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View Poll Results: Is 6-years old too young to begin working on your ASA?
Yes, she should enjoy her youth. 11 32.35%
No, you can never start too young. 13 38.24%
Point her towards another career--any would be better 10 29.41%
Voters: 34. You may not vote on this poll

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  #1  
Old 10-18-2002, 01:08 AM
Relaxed Relaxed is offline
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Default How young is too young to start studying for exams?

My 6-year old daughter was interogating me about why I was studying for Course 5 rather than playing with her. I explained that I needed to study to pass the exam. Why? So I can change my name from "Relaxed" to "Relaxed ASA". Why? So I'll make more money? Where do you get money? Work. I know that, but why do they pay you? For working? I know, but what is it you do at work?

Contemplating how to explain to a 6-year old how an actuary contributes to the economy, I remembered a friend of mine who at a young age asked his father what he did, who tried to explain to a young child what a Metulurgical Engineer was. Several years later, my friend realized what his dad should have said--"I'm a scientist."

So I told my daughter that my job was doing math. She got really excited about this. She printed off several pages of arithmatic problems from the computer and started intently solving problems. Her mom walked in and asked her to feed the dog. She told her, "I can't. I need to do these math problems so I can get my ASA and make lots of money."
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Old 10-18-2002, 08:38 AM
glenn
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Old 10-18-2002, 08:39 AM
urysohn
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I think your daughter's fine, but I think your wife should seriously consider kicking your butt. :P
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Old 10-18-2002, 09:55 AM
Don Quijote Don Quijote is offline
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Reminds me of my daughter about the same age "I want to be an actuary so I can type letters and numbers on the computer". These are the good years, when our kids actually do want to be like us.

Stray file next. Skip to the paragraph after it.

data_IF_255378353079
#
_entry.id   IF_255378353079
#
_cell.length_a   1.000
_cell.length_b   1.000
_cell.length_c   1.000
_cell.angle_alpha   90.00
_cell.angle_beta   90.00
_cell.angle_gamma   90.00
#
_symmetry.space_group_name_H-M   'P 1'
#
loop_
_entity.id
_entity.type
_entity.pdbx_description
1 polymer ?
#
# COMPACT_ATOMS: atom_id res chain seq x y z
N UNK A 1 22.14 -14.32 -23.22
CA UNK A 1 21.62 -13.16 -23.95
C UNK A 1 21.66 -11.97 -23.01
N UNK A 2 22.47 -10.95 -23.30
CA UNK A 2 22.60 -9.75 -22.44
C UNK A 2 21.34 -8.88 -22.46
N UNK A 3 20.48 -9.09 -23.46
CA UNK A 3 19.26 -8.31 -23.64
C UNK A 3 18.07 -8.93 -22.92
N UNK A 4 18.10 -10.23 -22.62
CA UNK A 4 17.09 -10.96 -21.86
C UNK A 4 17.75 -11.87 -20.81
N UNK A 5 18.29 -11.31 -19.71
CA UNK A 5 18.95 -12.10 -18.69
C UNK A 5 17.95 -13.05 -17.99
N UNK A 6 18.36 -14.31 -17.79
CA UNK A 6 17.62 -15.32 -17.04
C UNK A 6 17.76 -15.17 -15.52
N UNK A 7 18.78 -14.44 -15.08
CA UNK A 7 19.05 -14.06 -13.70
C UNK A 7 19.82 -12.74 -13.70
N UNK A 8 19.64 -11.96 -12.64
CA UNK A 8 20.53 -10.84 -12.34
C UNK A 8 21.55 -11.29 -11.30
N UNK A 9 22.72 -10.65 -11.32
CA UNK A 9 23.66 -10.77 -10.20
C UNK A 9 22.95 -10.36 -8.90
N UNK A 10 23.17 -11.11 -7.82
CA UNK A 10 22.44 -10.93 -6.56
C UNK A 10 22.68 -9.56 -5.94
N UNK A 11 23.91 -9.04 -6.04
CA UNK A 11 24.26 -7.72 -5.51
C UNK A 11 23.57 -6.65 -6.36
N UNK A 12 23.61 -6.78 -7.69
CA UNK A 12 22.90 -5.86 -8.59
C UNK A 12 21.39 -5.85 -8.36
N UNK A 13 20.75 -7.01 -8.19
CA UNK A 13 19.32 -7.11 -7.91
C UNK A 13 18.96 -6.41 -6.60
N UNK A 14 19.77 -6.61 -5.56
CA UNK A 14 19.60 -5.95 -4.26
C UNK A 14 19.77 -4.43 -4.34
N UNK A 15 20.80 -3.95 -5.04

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Old 10-18-2002, 10:30 AM
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Get her started taking the multiple choice exams. She could get lucky and pass....
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Old 10-18-2002, 11:04 AM
42 42 is offline
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If we can dress up 6-year-olds like adult beauty queens and parade them around the country for beauty contests (a la Jon Benet), why not have them also study for actuarial exams in their spare time? :P
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Old 10-18-2002, 12:30 PM
Dr T Non-Fan Dr T Non-Fan is offline
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My 8-year-old has recently been getting up early (6:00 or so) and doing extra math problems from outdated books. (The school is on a brand-spankin'-new math kick, so the old books were given to those who wanted them.)
I had to take them away because he wasn't reading enough, and his comprehension vesus math scores were too eerily similar to mine. Now he gets up and reads.

Actuarial Science is a last resort for most people. I'd rather he do something that will fund my retirement.
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Old 10-18-2002, 01:22 PM
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My friend, whose wife is a concert pianist, started his son on music even before he was born. Don't know if it helped at all.
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Old 10-21-2002, 04:05 PM
NO1UNO NO1UNO is offline
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My kid has asked many times why I study for exams. I tell her that I want to learn more and I get paid more for learning more. She isn't much for school or studying, but she does like when we do our homework together.
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Old 10-21-2002, 04:54 PM
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Default too early?

One son was a whiz with probability, inventing multivariate games at 10.
As he was starting medical school, I asked if he had ever considered becoming an actuary. He responded "Yes, but by middle school all the math seemed too easy. I wanted a bigger challenge." He was being honest -- and humbled me plenty.

Two other sons noticed the high income, asked how long I spent in school. Including 'travel time' I said 30 years. They said maybe they'd do something else. That's good, they weren't up to it.
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